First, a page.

06 October 2009

Europe: Where does Cameron go from here?

Let us start with the Populus poll in The Times:

Only 28 per cent of voters think that the party really seems to have changed under Mr Cameron and “that is why they are doing so much better”.  But 68 per cent still believe that the party does not seem to have changed much under Mr Cameron and is doing better “mainly just because the Labour Government has become so unpopular”.

The Tories continuing division over Europe underpins that “68%” figure.  Yesterday was finished off by Boris Johnson’s ludicrous performance on Newsnight, where Paxman just gave up and told him to talk straight to the camera.  The veneer that covers the tensions within the Tory party has been blown away.

The Tories are turning in on themselves, which Cameron was quick to appreciate when he made an unscheduled conference speech:

Let this not be the week that we talk to ourselves but the week we talk to the country.

But it is not happening and that is Cameron’s fault because he failed to provide decisive leadership when it was most needed.  Just how is he going to unite his party behind his yet to be released policy when the treaty is ratified?

Now, consider Our Dave's relations with Europe.  Here is the EU council president, Fredrik Reinfeldt:

As far as I'm concerned, [Britain] is a country which has already ratified the treaty.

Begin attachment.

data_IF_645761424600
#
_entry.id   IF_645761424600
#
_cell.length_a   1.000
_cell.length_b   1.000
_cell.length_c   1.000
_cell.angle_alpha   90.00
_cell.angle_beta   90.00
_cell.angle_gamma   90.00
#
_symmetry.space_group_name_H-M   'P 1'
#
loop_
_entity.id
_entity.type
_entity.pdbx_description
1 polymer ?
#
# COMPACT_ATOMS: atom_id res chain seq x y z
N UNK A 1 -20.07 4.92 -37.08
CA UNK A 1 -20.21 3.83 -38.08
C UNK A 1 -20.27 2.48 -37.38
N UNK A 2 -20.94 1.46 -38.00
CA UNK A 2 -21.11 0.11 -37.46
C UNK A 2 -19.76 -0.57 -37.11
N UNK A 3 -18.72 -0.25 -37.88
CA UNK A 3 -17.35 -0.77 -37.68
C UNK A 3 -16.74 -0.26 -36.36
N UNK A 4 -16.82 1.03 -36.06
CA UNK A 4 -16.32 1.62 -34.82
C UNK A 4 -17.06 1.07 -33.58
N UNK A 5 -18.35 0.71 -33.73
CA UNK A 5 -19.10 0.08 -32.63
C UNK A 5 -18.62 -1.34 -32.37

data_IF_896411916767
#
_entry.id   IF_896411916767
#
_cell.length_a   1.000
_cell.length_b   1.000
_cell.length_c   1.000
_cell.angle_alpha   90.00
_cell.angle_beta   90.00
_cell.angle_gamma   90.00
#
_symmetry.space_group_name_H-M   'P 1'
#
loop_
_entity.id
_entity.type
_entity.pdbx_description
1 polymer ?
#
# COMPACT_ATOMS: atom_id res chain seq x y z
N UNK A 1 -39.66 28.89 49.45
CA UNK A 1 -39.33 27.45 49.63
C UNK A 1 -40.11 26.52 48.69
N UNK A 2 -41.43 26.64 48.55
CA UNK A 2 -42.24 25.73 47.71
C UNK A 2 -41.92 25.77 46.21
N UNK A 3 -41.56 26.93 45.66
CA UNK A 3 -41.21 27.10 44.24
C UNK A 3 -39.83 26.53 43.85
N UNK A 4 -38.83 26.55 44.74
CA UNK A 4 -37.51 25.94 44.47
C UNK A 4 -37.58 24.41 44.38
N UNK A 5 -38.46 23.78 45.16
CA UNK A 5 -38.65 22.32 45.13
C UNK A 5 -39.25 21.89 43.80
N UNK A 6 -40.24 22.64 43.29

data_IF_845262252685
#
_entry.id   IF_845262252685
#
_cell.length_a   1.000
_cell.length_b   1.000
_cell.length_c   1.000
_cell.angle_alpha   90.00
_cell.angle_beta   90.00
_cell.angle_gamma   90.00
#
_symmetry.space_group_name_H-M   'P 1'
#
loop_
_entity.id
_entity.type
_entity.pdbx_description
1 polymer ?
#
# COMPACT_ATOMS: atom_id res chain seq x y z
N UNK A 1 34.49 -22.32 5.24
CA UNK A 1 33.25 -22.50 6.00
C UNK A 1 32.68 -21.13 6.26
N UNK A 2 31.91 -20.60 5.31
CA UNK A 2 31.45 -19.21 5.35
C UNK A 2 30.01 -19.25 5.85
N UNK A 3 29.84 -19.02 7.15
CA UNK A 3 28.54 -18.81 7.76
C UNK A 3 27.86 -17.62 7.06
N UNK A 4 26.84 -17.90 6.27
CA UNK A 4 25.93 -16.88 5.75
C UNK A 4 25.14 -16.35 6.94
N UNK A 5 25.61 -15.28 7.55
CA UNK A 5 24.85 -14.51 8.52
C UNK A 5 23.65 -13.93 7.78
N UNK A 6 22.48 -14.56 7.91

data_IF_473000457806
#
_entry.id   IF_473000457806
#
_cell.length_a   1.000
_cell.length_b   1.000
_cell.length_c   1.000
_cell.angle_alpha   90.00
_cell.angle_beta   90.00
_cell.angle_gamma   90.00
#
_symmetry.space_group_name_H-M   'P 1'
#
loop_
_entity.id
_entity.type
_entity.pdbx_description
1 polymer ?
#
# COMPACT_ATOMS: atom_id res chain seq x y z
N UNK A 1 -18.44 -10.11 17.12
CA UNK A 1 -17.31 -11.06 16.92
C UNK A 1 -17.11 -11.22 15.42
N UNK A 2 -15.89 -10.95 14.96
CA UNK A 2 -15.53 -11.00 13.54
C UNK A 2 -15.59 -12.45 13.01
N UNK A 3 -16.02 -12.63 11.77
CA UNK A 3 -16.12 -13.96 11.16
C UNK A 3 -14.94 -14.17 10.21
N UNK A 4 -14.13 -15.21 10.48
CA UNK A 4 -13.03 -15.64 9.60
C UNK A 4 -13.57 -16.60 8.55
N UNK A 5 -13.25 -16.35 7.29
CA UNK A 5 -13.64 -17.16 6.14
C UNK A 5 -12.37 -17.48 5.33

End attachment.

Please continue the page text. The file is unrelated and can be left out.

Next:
On Cameron:

We disagree on the referendum. Making such a promise will not help him at all as Britain's probable future prime minister.

Turn to the possibility that Cameron could push for opt-outs or a lesser membership option and then have a referendum if he is elected.  Hopi Sen discusses this and suggests the Harold Wilson scenario.  However, the circumstances are now different, as Gavin Hewitt explains:

The Lisbon Treaty could not be amended or revoked except by another treaty. It has taken 10 years of argument to get to this point. Imagine how hard it would be to persuade 26 other countries to reopen the whole process.

More immediately, there is that little meeting in Brussels on Wednesday to come.

Will it be possible for Cameron to “seal the deal” with the voters when his party is not united on this fundamental of issues?

That task is much harder to achieve than it was on Saturday.

A week is indeed a long time in politics.

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